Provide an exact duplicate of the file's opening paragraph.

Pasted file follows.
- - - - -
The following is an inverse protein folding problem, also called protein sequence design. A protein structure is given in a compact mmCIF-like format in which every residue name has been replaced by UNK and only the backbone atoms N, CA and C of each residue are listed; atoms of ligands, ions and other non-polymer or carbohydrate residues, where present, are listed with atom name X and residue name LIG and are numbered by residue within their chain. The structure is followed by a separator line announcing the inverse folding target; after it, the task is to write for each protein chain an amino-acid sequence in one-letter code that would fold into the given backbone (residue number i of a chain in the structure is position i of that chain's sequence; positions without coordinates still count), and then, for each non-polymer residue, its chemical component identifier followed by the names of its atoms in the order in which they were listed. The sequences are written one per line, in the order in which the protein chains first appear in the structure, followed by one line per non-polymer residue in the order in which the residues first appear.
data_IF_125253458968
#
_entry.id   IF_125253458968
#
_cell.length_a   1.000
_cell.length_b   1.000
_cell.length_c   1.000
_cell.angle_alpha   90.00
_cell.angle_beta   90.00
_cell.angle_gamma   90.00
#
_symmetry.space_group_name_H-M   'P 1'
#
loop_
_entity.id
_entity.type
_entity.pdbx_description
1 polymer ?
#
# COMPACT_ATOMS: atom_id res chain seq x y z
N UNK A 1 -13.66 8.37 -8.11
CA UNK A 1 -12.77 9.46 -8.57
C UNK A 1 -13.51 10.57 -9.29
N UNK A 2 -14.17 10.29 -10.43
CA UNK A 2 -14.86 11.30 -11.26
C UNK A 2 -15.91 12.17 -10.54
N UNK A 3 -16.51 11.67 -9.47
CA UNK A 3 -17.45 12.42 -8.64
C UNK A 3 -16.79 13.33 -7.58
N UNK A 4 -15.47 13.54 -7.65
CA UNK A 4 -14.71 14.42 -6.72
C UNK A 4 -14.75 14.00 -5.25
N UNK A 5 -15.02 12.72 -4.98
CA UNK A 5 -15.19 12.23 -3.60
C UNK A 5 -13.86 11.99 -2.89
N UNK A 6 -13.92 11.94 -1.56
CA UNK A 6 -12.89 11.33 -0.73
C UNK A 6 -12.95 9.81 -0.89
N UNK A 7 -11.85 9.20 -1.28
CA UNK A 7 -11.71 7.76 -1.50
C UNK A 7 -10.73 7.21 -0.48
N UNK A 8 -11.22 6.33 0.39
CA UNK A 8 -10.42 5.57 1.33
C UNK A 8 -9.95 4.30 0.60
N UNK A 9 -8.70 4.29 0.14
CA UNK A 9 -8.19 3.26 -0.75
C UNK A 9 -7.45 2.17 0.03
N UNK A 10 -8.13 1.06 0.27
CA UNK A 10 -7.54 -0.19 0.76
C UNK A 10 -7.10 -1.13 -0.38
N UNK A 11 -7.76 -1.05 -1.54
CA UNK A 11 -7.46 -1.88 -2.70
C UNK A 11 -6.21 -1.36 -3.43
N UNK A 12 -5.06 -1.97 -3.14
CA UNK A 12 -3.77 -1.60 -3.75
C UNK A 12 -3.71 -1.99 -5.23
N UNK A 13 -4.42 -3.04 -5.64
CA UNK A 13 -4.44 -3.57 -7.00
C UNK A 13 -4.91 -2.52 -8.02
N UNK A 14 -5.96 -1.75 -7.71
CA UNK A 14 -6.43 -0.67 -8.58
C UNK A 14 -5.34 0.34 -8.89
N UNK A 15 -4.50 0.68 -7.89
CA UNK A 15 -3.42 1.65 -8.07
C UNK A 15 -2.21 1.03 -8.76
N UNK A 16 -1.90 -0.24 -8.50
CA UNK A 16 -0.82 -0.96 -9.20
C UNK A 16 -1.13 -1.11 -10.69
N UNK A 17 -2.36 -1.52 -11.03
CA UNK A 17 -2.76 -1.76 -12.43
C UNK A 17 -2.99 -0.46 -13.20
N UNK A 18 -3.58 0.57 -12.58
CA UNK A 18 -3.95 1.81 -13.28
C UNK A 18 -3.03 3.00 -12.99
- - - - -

The following is an inverse protein folding problem, also called protein sequence design. A protein structure is given in a compact mmCIF-like format in which every residue name has been replaced by UNK and only the backbone atoms N, CA and C of each residue are listed; atoms of ligands, ions and other non-polymer or carbohydrate residues, where present, are listed with atom name X and residue name LIG and are numbered by residue within their chain. The structure is followed by a separator line announcing the inverse folding target; after it, the task is to write for each protein chain an amino-acid sequence in one-letter code that would fold into the given backbone (residue number i of a chain in the structure is position i of that chain's sequence; positions without coordinates still count), and then, for each non-polymer residue, its chemical component identifier followed by the names of its atoms in the order in which they were listed. The sequences are written one per line, in the order in which the protein chains first appear in the structure, followed by one line per non-polymer residue in the order in which the residues first appear.